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I've compared my Wicked Edge knives with knives sharpened on the WorkSharp rig. The Worksharp seems to cut as well as about the 600 to 800 diamond blocks produce. But under the microscope, the WorkSharp looks like a plowed field compared to the WE. If I remember correctly, the WorkSharp goes straight from a 220 grit belt to a 3000 grit polishing belt - and that's exactly how it looks under the scope - and how most factory edges are produced. They don't spend a lot of time on the intermediate grits. An edge isn't greatly refined as you progress from 400 to 1000, but a polish on the coarser edge is a huge improvement.

I think the more jagged edge as it comes from the factory may produce a better "tooth" in cutting most media, and you can read about it on RazorEdge's website - an article about polished vs toothy edges. Scroll down to near the bottom of the page at www.razoredgeknives.com/?page_id=18

The upshot is that for many uses, the "toothy" edge might be better. I think that kitchen work fits into that category, which is why so many chefs like a steeled edge. The slicker WE edge is genuinely sharper, but may not bite into the work as easily. Try stoning up to 400 grit, then jump to 1600 or even the micron strops. I think you'll find what you're looking for.
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Re:Edge retention 8 months 3 weeks ago #15257

Wow thanks everyone that's quite a bit to think about. I didn't realise you could buy the system in Germany that would have made more sense! The knives are the sharpest I've ever had after I've stropped them so maybe the edge is too sharp?! I'm going to try and make the edge more toothy and see how I get on. Thanks for your help everyone


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Re:Edge retention 8 months 3 weeks ago #15258

Also I'm using strokes from heel to tip Ken would this make a difference than say going tip to heel? Though it feels more natural to go heel to tip.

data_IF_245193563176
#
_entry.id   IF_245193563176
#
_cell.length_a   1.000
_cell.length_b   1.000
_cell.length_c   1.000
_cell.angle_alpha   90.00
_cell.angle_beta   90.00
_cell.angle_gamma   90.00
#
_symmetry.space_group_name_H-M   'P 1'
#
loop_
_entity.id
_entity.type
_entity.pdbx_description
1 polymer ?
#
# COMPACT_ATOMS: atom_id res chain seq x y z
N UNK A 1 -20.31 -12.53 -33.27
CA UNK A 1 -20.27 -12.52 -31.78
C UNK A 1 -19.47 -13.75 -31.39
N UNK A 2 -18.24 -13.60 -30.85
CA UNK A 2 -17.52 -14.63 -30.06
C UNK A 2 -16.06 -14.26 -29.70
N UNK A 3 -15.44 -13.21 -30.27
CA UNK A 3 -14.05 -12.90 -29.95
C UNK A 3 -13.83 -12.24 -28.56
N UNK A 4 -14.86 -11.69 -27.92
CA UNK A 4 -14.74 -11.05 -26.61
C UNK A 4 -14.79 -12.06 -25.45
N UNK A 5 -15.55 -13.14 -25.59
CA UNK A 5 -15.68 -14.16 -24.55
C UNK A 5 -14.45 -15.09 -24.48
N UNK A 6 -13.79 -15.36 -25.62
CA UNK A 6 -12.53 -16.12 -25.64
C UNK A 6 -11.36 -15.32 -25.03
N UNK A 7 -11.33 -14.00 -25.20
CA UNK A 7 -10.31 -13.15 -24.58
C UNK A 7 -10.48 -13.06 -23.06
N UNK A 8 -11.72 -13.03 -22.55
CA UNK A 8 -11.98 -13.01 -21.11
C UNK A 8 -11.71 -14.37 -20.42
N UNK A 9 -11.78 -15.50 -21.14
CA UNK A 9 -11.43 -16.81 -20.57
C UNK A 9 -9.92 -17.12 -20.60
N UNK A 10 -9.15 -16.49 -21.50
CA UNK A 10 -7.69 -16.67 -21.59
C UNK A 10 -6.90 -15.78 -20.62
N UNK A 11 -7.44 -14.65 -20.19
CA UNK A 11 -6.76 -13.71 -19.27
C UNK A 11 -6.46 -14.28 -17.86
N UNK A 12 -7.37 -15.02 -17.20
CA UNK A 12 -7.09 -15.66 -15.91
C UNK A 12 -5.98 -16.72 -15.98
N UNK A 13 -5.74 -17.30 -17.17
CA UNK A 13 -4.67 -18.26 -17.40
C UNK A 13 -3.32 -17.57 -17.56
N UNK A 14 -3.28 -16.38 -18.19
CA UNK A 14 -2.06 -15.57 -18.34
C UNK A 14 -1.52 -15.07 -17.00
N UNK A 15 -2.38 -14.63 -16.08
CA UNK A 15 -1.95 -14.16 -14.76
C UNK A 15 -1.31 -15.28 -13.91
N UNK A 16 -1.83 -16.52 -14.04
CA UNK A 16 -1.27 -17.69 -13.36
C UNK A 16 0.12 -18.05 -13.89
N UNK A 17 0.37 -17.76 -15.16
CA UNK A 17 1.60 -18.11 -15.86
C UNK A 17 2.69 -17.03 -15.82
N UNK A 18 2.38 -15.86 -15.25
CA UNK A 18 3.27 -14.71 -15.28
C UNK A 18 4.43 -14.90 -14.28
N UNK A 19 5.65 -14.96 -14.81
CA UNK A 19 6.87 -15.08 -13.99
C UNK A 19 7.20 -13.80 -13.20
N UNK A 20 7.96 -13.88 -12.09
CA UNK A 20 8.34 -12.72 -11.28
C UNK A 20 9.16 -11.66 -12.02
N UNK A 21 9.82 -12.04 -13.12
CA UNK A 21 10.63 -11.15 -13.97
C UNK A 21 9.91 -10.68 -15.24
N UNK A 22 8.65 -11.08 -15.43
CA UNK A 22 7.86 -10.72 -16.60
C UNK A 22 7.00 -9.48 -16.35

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Re:Edge retention 8 months 3 weeks ago #15259

  • KenBuzbee
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Craig Somers wrote:
Also I'm using strokes from heel to tip Ken would this make a difference than say going tip to heel? Though it feels more natural to go heel to tip.

Heel to tip edge leading is my usual stroke as well..

I used to alternate with tip to heel edge leading. It's common practice to go every other grit at right angles in polishing various materials. It lets you more easily keep track of how well you are doing removing the previous grits scratches. But something about the reverse motion was different for me. The stones no longer hit the edge the same way. My "theory" is there is more "wobble" to the handle at the top of the stroke (more evident on larger knives or using the low angle adapter) By changing direction I was changing this "wobble" from the heel to the tip then back to the heel every other grit. All that went away once I started just doing heel to tip exclusively. I don't think everyone has this problem, so it could just be me and the way I hold the stones.

Do you have some way to examine your edge? I use a jeweler's loupe. I find it very handy to monitor exactly what is going on during the sharpening process.

Ken
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Last Edit: 8 months 3 weeks ago by KenBuzbee.
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Re:Edge retention 8 months 3 weeks ago #15260

I have a jewellers loupe for examining the edge and it is certainly eye opening!! I also tend to start my stokes using an up and down motion along the blade then start using a heel to tip stroke, could this make a difference?
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Re:Edge retention 8 months 3 weeks ago #15261

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Often called "scrubbing" it's a common and very accepted way to start as it can get you going more quickly, but until you get all your issues resolved to your liking I'd stick with the basic stroke. Once everything is sorted you can add that back in and see what happens.

Ken